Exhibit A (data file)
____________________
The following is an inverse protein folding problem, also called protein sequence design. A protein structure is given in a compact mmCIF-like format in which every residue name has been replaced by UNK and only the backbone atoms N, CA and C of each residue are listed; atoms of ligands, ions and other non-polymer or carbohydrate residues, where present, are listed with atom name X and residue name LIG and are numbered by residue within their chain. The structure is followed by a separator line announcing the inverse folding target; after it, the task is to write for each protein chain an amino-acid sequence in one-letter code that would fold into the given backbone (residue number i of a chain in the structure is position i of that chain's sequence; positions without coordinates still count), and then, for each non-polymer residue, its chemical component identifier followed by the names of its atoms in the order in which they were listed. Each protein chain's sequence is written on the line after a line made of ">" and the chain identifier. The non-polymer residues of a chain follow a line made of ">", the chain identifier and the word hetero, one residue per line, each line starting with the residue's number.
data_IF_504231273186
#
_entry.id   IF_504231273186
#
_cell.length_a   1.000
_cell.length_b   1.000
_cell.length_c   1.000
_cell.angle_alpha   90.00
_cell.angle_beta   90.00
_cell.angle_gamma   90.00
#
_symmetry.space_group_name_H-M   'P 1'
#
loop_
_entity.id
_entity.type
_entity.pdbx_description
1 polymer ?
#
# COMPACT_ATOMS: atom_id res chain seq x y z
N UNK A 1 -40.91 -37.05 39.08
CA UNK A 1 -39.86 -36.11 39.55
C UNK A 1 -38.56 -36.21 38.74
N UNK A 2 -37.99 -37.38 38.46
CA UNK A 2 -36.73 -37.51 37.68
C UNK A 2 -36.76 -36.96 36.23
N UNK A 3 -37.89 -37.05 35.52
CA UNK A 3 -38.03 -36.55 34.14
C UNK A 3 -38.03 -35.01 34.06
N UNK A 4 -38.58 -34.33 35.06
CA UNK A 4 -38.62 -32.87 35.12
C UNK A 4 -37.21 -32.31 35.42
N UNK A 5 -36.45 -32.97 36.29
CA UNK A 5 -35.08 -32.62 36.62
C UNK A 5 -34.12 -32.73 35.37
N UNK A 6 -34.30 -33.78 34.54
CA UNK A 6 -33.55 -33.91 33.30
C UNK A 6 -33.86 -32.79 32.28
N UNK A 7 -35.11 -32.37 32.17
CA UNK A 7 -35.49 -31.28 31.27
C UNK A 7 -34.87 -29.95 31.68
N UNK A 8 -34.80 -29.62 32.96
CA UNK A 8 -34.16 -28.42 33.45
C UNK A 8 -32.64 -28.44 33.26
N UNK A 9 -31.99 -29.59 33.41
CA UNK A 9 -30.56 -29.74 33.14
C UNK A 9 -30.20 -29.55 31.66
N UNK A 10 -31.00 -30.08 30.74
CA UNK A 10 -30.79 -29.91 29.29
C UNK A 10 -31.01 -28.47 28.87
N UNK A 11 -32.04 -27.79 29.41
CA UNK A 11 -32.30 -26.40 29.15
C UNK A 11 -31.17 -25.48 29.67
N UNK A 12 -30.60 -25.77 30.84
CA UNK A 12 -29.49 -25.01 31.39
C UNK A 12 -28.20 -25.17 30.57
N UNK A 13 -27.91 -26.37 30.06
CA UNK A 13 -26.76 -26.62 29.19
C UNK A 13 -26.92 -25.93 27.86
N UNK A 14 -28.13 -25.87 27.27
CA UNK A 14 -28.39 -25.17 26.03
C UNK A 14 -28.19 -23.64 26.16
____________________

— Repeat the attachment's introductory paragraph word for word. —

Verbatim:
The following is an inverse protein folding problem, also called protein sequence design. A protein structure is given in a compact mmCIF-like format in which every residue name has been replaced by UNK and only the backbone atoms N, CA and C of each residue are listed; atoms of ligands, ions and other non-polymer or carbohydrate residues, where present, are listed with atom name X and residue name LIG and are numbered by residue within their chain. The structure is followed by a separator line announcing the inverse folding target; after it, the task is to write for each protein chain an amino-acid sequence in one-letter code that would fold into the given backbone (residue number i of a chain in the structure is position i of that chain's sequence; positions without coordinates still count), and then, for each non-polymer residue, its chemical component identifier followed by the names of its atoms in the order in which they were listed. Each protein chain's sequence is written on the line after a line made of ">" and the chain identifier. The non-polymer residues of a chain follow a line made of ">", the chain identifier and the word hetero, one residue per line, each line starting with the residue's number.